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Yet there is growing public frustration with the drug pricing status quo. The U.S. is the world’s foremost promoter of drug patent protection, but polls show large majorities of Americans are angry at drug companies and support aggressive government intervention on medicines pricing. Even Donald Trump has announced that the companies are “getting away with murder.”
In August of 2015, 118 leading U.S. cancer experts co-authored a commentary in the journal Mayo Clinic Proceedings that called out drug companies for recklessly hiking up the cost of cancer medicines they need to treat their patients. The lead author of the article, Ayalew Tefferi, a hematologist at Mayo Clinic, told the Wall Street Journal, “What we’re fighting is the greed.” Other cancer physicians have taken similar stands, and the World Health Organization and the United Nations Secretary-General’s High-Level Panel on Access to Medicines have called for either sharply lower prices or increased access to generic medicines.
This advocacy by health and political leaders is important. But there is a special role to be played by the cancer patients themselves, as Babalwa Malgas learned. Like Tobeka Daki, Malgas is a South African who joined the country’s Cancer Alliance after being diagnosed with breast cancer. Malgas was quickly and pleasantly surprised to discover the power of patients’ witness to public officials and fellow citizens. “Our stories cannot be denied,” she says. “It feels good to speak up, because even if I leave this work before it is done, maybe it will help the next person.” When Zahara Heckscher was released from her Atlanta jail cell, she was stunned to learn that her arrest had made international news. The video of her protest had already been viewed online thousands of times. “What I did not realize was that the fact that I’m a cancer patient would cause a lot of people to respond quite deeply,” Heckscher said.
Most cancer patient groups, particularly in the U.S., focus on fundraising for research and supporting individual patients. And most have extensive financial ties to pharmaceutical companies, ties that appear to have muted the groups from vigorously criticizing drug prices. But, in recent years, the patient voice on pricing has grown louder. In the U.S., activists like Heckscher and Heather Block are joined by David Mitchell, a multiple myeloma patient who has founded Patients for Affordable Drugs. Mitchell’s organization collects patient stories of drug price struggles, and its advocacy has earned it outside funding support and a lot of U.S. media attention. Mitchell is also the lead plaintiff in a class action lawsuit against Celgene Corporation for allegedly blocking the development of generic alternatives to their blood cancer drugs.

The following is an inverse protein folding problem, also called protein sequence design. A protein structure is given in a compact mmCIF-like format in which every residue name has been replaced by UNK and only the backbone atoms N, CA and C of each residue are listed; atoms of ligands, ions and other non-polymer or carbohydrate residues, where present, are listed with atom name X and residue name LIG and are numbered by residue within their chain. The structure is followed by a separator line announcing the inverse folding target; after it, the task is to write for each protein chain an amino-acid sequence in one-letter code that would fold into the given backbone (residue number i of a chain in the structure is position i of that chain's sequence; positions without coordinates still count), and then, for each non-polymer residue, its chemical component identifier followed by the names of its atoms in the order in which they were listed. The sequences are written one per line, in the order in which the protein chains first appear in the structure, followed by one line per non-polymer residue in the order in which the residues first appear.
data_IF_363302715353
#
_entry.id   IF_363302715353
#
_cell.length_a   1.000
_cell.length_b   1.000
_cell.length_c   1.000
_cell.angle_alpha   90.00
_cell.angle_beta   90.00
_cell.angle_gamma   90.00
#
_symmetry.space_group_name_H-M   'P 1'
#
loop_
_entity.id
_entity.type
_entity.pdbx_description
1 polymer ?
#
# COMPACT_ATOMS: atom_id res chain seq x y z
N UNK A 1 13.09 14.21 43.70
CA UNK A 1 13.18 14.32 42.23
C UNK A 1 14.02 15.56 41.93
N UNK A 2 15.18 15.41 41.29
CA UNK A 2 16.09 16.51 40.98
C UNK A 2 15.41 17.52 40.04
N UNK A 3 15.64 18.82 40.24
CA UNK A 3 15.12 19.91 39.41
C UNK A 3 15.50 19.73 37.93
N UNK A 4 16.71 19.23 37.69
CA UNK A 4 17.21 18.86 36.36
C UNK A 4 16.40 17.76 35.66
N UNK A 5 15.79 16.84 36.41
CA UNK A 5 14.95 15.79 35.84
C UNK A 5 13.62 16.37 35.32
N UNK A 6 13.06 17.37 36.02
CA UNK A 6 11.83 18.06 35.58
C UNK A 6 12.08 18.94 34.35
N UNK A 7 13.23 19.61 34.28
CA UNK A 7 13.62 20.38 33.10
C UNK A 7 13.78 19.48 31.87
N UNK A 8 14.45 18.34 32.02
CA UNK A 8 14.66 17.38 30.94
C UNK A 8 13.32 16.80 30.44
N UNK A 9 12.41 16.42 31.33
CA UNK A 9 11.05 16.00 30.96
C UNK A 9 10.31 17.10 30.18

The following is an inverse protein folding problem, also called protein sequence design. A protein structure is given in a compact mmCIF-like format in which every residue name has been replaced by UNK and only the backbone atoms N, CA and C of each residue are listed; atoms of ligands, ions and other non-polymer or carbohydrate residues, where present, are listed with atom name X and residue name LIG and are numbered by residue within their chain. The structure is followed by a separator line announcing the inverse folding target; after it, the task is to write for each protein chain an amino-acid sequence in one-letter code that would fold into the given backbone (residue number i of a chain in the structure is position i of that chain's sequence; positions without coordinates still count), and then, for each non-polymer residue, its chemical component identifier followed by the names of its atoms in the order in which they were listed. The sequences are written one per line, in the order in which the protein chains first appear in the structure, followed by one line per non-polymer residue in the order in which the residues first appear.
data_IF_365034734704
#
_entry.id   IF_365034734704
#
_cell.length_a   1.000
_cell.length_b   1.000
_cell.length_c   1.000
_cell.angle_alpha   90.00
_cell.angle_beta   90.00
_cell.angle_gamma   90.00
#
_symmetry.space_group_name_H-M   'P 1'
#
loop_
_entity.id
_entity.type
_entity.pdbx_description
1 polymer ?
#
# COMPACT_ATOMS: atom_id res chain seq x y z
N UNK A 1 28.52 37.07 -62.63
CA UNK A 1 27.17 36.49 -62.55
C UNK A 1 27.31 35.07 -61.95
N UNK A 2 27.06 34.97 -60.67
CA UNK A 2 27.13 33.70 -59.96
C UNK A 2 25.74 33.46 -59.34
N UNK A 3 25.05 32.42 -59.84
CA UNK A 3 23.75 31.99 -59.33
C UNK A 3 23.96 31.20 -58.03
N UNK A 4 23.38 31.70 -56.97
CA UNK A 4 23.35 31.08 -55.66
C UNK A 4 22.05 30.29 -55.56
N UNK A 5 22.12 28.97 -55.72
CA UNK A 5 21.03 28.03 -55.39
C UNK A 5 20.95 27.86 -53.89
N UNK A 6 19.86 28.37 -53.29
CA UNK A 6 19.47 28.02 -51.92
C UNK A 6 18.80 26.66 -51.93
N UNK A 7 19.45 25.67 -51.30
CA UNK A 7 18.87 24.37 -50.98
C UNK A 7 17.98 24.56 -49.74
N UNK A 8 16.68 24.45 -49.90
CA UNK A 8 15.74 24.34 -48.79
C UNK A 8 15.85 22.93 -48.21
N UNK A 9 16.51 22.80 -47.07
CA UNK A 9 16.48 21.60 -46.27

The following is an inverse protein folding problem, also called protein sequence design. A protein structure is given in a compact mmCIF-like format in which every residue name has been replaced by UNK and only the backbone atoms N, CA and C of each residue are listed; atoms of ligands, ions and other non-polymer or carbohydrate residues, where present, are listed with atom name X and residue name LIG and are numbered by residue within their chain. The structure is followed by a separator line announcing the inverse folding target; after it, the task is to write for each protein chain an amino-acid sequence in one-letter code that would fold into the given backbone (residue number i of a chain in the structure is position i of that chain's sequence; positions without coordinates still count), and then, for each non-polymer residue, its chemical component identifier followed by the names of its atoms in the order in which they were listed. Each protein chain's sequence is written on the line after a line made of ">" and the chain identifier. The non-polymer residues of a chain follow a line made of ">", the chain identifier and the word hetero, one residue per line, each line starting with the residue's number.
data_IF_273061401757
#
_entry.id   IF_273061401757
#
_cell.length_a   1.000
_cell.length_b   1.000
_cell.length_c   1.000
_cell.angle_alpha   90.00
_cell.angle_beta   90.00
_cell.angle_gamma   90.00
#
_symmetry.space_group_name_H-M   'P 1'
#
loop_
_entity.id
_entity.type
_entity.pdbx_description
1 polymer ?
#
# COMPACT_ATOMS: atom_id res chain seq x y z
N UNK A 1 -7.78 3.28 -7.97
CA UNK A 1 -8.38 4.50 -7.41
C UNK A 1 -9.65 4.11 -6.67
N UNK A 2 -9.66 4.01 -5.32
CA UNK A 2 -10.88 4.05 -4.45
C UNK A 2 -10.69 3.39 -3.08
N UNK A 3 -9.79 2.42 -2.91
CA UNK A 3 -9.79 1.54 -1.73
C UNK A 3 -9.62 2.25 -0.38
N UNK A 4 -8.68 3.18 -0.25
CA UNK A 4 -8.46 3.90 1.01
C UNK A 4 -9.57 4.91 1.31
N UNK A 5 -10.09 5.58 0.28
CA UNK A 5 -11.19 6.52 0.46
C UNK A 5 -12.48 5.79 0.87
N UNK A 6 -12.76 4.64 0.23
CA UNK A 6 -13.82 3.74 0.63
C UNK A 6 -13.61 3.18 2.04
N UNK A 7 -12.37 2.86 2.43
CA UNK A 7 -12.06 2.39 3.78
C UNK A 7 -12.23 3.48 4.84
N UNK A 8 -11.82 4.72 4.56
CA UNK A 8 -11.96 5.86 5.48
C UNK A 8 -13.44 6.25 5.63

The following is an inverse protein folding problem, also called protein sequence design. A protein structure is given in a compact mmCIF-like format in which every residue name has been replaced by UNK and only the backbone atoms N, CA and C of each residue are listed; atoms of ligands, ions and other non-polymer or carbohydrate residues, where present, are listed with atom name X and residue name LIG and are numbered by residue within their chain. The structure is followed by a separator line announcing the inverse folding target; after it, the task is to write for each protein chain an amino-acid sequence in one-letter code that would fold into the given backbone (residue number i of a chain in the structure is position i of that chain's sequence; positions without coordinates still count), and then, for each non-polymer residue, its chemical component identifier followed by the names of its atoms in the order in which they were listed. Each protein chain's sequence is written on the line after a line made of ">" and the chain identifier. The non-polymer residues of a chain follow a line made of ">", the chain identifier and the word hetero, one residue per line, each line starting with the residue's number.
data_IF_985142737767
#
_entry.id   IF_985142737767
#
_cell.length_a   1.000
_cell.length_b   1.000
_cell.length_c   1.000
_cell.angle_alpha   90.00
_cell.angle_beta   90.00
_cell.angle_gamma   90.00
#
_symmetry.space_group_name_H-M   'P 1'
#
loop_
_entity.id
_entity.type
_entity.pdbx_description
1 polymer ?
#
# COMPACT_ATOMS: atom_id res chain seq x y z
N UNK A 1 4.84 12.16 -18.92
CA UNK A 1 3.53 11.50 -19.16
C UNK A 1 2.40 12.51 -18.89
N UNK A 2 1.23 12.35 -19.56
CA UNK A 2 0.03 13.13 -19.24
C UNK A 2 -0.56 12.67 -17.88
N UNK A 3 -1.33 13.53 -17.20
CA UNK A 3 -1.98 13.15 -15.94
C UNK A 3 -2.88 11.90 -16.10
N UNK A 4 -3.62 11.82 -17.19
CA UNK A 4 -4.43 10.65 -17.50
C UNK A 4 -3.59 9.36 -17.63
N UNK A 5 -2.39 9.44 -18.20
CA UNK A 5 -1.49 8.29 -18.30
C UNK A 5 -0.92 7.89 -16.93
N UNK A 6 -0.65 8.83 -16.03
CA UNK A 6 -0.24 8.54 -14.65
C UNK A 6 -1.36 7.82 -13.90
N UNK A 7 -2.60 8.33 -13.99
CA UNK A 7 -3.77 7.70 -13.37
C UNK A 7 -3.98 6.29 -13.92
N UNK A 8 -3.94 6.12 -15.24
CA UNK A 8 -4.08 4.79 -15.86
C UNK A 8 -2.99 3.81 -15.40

In India, the Cancer Patient Aid Association led a multi-year struggle that successfully fought off Novartis’ effort to extend its monopoly patent on the leukemia treatment imatinib mesylate. Thai activists helped convince their government to allow generic manufacturing of four patented cancer medicines. The Union for Affordable Cancer Treatment, led by breast cancer patient Manon Ress, is leading the fight for U.S. generic manufacturing of pacilataxel, has successfully proposed a cancer drug pricing study by the World Health Organization, and helped push down the price of a breast cancer drug in the U.K.
A few patients have embraced Zahara Heckscher’s preference for direct action. Chinese leukemia patient Lu Yong violated national law by purchasing generic medicines from India and distributing them to fellow patients. When Yong faced charges for his actions, hundreds of those Chinese leukemia patients petitioned a court on his behalf. Their advocacy seemed to have an impact: soon after the patients’ petition was filed, the Chinese patent office invalidated the national patent on the medicines Yong was importing. And the protests of Zahara Heckscher and other advocates have been credited with helping inspire resistance to the TPP among the grassroots in many party countries, resistance that helped delay the deal until the changing political winds of the U.S. finally swept it away.
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For cancer patients, the HIV/AIDS treatment campaign of the late 1990’s and early 2000’s provides the model to emulate. At the turn of the century, the patent-protected price of antiretroviral drugs was set at $1000 or more per month, dozens of times higher than the cost of manufacturing. Patients and health systems in the U.S. and western Europe managed to meet that price, but the cost condemned millions of HIV-positive people, particularly in sub-Saharan Africa, to an early death. As the body count multiplied, a patient-led international campaign began to force a recognition of the pricing crisis. HIV-positive patients and allies engaged in spirited mass demonstrations, civil disobedience, and litigation, much of it aimed toward publicly shaming the corporations and governments for prioritizing monopoly profits over people’s lives. The movement achieved remarkable success: By 2003, the price of antiretrovirals dropped over 90%. Now, 17 million HIV-positive people are on the medicine.